It’s not great, but it’s okay. The security and privacy and just plain tedious issues around it have been exaggerated. True, Facebook is to privacy what Microsoft is to taste and, true, Facebook only profits by what it can leverage out of us. It’s becoming a saying: if a product is free, then you are the one being sold.
However, the specific issues around Messenger aren’t what they seemed. The complaint that most spooked me was that the app uses your iPhone’s microphone. It does. If you agree to it. Don’t thank Facebook for that qualification, thank Apple: apps cannot access your microphone, your photos, your contacts or anything else without asking you first. Android isn’t so bothered.
Facebook does make it sound as if it wants your mic for nefarious purposes where really it’s to allow you to send audio messages. I didn’t know you could, but apparently it is or it is going to be like the voice-text kind of thing that is currently in WhatsApp and will shortly be in iOS 8.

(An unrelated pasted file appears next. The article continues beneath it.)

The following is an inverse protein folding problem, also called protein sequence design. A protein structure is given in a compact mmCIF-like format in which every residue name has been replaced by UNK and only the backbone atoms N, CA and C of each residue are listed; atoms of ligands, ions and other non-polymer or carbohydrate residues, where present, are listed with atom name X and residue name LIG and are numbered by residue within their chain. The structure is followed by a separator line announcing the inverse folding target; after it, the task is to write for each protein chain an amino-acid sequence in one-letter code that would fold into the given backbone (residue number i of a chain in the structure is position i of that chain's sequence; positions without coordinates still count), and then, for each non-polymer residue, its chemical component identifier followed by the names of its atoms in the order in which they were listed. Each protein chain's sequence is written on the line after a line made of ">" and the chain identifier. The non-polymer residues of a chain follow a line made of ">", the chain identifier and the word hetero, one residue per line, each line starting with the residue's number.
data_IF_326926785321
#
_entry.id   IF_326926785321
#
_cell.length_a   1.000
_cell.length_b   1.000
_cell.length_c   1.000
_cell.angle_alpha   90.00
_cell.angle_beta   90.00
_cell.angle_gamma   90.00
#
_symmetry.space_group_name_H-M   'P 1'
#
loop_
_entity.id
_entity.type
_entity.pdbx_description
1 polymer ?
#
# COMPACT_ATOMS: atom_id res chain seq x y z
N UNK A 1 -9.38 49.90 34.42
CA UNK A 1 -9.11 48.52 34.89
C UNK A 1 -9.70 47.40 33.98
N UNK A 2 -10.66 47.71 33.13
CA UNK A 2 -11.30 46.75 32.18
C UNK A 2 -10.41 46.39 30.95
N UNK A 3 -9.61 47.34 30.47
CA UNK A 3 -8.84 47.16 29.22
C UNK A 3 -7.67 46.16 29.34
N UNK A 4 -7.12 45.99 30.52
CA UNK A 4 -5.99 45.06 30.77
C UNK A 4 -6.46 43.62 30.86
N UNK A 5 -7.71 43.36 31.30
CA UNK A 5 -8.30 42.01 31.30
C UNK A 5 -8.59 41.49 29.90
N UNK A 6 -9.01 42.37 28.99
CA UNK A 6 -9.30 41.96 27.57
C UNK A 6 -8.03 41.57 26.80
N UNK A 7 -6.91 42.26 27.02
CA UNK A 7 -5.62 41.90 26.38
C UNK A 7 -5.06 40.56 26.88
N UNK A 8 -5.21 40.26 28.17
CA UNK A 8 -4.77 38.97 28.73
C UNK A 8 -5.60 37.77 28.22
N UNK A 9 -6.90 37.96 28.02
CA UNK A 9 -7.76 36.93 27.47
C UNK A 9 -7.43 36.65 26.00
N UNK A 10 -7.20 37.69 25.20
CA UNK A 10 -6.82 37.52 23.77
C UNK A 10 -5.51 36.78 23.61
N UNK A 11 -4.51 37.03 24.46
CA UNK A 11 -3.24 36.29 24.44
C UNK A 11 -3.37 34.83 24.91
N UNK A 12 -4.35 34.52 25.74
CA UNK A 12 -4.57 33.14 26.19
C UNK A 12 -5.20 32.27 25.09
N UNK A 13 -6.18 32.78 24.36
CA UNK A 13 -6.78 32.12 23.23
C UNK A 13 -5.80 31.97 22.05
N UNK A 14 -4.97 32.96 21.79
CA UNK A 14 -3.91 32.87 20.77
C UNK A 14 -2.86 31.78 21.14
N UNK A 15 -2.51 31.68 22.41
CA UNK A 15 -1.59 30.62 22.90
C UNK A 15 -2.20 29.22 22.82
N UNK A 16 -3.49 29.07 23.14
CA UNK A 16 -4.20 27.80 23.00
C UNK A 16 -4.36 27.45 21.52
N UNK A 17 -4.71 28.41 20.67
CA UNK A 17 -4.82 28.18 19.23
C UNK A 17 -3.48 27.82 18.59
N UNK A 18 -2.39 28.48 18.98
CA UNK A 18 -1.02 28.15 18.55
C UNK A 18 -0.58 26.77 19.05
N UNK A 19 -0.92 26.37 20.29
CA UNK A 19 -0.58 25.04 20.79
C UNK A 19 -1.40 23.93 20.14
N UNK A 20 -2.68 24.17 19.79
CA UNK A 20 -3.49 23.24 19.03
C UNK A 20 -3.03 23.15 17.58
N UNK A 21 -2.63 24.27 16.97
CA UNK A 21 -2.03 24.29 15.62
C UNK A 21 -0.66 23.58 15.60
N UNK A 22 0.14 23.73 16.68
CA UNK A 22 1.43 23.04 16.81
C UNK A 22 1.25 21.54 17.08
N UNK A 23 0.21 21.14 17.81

It also says that it might make calls on your behalf. Hmm. But that’s muddy-speak for if you tap a contact’s number on your Messenger screen, Messenger will dial them for you.
It’s not all sunshine and roses, it’s still a pain to deal with Facebook’s constant pressing for more access. I find it extremely annoying that I’ll get a notification on my Facebook icon for a new message in Messenger. Open one, then have to open the other, tap to go back, tap to get out, it’s just ugly.
But it’s not as murderously objectionable as I thought. Read more about this and what’s really going on over in TUAW (The Unofficial Apple Weblog).